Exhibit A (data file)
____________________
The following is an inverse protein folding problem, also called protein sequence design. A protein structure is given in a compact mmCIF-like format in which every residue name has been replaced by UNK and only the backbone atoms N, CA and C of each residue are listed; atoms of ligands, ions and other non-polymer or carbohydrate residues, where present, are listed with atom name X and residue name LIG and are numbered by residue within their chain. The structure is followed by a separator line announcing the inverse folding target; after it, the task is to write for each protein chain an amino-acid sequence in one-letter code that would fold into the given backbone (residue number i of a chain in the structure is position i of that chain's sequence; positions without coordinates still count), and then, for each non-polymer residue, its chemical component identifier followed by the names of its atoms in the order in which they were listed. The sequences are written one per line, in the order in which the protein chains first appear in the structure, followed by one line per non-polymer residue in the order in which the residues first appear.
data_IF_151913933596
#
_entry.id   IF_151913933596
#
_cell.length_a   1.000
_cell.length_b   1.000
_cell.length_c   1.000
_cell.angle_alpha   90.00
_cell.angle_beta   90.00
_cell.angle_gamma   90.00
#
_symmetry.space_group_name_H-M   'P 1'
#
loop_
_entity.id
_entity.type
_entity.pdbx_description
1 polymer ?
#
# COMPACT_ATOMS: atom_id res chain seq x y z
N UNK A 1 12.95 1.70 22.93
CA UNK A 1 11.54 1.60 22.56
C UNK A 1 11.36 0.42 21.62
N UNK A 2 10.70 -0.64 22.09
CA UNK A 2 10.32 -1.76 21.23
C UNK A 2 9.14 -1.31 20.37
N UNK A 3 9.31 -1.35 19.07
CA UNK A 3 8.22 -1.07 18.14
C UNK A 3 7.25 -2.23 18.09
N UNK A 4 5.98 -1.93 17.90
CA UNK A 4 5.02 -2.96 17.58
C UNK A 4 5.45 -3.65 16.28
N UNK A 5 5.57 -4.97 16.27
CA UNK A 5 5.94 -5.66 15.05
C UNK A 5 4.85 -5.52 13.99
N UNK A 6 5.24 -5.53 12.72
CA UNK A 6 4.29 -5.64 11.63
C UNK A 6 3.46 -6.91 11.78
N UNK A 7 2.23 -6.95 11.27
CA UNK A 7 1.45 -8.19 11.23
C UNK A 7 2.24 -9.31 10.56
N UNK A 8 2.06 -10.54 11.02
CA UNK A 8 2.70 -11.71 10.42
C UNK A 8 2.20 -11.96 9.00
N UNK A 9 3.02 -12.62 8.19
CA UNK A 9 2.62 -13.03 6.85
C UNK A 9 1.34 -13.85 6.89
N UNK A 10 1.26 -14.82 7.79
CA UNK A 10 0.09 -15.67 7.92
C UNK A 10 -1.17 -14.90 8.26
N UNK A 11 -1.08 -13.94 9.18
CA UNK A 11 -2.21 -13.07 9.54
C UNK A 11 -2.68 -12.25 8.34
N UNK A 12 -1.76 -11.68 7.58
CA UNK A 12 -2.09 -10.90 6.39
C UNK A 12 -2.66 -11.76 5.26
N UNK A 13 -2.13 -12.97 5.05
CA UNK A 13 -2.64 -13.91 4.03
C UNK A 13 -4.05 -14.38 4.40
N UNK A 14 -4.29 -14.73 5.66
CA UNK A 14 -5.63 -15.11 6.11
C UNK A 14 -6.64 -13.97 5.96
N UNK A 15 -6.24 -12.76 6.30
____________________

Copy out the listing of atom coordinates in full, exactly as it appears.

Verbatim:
The following is an inverse protein folding problem, also called protein sequence design. A protein structure is given in a compact mmCIF-like format in which every residue name has been replaced by UNK and only the backbone atoms N, CA and C of each residue are listed; atoms of ligands, ions and other non-polymer or carbohydrate residues, where present, are listed with atom name X and residue name LIG and are numbered by residue within their chain. The structure is followed by a separator line announcing the inverse folding target; after it, the task is to write for each protein chain an amino-acid sequence in one-letter code that would fold into the given backbone (residue number i of a chain in the structure is position i of that chain's sequence; positions without coordinates still count), and then, for each non-polymer residue, its chemical component identifier followed by the names of its atoms in the order in which they were listed. The sequences are written one per line, in the order in which the protein chains first appear in the structure, followed by one line per non-polymer residue in the order in which the residues first appear.
data_IF_151913933596
#
_entry.id   IF_151913933596
#
_cell.length_a   1.000
_cell.length_b   1.000
_cell.length_c   1.000
_cell.angle_alpha   90.00
_cell.angle_beta   90.00
_cell.angle_gamma   90.00
#
_symmetry.space_group_name_H-M   'P 1'
#
loop_
_entity.id
_entity.type
_entity.pdbx_description
1 polymer ?
#
# COMPACT_ATOMS: atom_id res chain seq x y z
N UNK A 1 12.95 1.70 22.93
CA UNK A 1 11.54 1.60 22.56
C UNK A 1 11.36 0.42 21.62
N UNK A 2 10.70 -0.64 22.09
CA UNK A 2 10.32 -1.76 21.23
C UNK A 2 9.14 -1.31 20.37
N UNK A 3 9.31 -1.35 19.07
CA UNK A 3 8.22 -1.07 18.14
C UNK A 3 7.25 -2.23 18.09
N UNK A 4 5.98 -1.93 17.90
CA UNK A 4 5.02 -2.96 17.58
C UNK A 4 5.45 -3.65 16.28
N UNK A 5 5.57 -4.97 16.27
CA UNK A 5 5.94 -5.66 15.05
C UNK A 5 4.85 -5.52 13.99
N UNK A 6 5.24 -5.53 12.72
CA UNK A 6 4.29 -5.64 11.63
C UNK A 6 3.46 -6.91 11.78
N UNK A 7 2.23 -6.95 11.27
CA UNK A 7 1.45 -8.19 11.23
C UNK A 7 2.24 -9.31 10.56
N UNK A 8 2.06 -10.54 11.02
CA UNK A 8 2.70 -11.71 10.42
C UNK A 8 2.20 -11.96 9.00
N UNK A 9 3.02 -12.62 8.19
CA UNK A 9 2.62 -13.03 6.85
C UNK A 9 1.34 -13.85 6.89
N UNK A 10 1.26 -14.82 7.79
CA UNK A 10 0.09 -15.67 7.92
C UNK A 10 -1.17 -14.90 8.26
N UNK A 11 -1.08 -13.94 9.18
CA UNK A 11 -2.21 -13.07 9.54
C UNK A 11 -2.68 -12.25 8.34
N UNK A 12 -1.76 -11.68 7.58
CA UNK A 12 -2.09 -10.90 6.39
C UNK A 12 -2.66 -11.76 5.26
N UNK A 13 -2.13 -12.97 5.05
CA UNK A 13 -2.64 -13.91 4.03
C UNK A 13 -4.05 -14.38 4.40
N UNK A 14 -4.29 -14.73 5.66
CA UNK A 14 -5.63 -15.11 6.11
C UNK A 14 -6.64 -13.97 5.96
N UNK A 15 -6.24 -12.76 6.30